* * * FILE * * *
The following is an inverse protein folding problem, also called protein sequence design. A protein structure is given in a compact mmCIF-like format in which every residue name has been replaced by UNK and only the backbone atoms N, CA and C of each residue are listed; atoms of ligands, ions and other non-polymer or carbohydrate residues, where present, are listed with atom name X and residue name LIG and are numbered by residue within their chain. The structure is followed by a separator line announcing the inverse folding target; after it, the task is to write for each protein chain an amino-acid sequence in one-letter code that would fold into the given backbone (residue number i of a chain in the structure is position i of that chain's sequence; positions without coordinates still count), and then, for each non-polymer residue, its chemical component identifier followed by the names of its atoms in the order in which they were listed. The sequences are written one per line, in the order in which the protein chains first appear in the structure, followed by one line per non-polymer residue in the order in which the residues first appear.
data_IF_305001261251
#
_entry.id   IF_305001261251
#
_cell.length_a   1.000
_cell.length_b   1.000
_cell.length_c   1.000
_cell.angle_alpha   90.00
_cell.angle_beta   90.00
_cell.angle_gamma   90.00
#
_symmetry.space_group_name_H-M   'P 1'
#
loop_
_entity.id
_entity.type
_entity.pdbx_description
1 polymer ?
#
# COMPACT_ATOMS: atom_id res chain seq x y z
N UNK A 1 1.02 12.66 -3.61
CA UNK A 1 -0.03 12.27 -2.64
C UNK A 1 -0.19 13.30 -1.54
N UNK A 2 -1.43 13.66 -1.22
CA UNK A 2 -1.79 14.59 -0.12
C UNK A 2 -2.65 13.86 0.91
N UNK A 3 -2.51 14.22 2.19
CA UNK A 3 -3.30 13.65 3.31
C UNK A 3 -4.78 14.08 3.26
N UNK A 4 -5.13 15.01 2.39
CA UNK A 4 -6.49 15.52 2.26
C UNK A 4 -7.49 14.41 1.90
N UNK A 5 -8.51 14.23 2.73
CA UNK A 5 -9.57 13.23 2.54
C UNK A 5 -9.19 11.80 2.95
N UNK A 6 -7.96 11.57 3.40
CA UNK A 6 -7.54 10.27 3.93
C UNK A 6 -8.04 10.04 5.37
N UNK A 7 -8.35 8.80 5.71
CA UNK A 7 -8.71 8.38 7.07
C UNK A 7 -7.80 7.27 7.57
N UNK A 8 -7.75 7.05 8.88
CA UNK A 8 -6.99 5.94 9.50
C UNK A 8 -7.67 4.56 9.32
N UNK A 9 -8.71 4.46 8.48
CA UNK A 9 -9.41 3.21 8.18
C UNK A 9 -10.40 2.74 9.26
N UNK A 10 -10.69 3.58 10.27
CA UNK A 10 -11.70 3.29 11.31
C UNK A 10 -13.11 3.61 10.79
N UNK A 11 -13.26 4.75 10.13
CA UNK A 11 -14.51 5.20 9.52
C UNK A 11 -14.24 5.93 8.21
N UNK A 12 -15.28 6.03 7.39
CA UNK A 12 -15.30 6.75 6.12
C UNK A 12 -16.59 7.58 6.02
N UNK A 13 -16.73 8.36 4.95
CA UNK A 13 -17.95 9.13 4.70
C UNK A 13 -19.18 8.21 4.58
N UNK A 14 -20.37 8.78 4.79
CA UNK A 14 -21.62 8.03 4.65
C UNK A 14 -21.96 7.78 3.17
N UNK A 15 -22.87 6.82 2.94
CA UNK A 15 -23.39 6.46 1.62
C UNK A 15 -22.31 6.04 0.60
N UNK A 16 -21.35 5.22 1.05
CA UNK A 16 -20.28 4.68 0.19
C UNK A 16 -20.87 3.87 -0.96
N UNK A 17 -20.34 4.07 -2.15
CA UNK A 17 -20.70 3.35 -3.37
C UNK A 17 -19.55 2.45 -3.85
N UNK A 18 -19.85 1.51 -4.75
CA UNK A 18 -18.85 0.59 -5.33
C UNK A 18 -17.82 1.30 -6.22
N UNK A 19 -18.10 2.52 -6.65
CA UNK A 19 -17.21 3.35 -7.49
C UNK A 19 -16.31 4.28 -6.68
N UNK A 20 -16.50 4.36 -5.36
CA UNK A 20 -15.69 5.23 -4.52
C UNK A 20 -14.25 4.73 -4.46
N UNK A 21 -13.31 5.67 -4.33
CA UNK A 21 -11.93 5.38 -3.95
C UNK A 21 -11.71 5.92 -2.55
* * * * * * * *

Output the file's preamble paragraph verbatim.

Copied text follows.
The following is an inverse protein folding problem, also called protein sequence design. A protein structure is given in a compact mmCIF-like format in which every residue name has been replaced by UNK and only the backbone atoms N, CA and C of each residue are listed; atoms of ligands, ions and other non-polymer or carbohydrate residues, where present, are listed with atom name X and residue name LIG and are numbered by residue within their chain. The structure is followed by a separator line announcing the inverse folding target; after it, the task is to write for each protein chain an amino-acid sequence in one-letter code that would fold into the given backbone (residue number i of a chain in the structure is position i of that chain's sequence; positions without coordinates still count), and then, for each non-polymer residue, its chemical component identifier followed by the names of its atoms in the order in which they were listed. The sequences are written one per line, in the order in which the protein chains first appear in the structure, followed by one line per non-polymer residue in the order in which the residues first appear.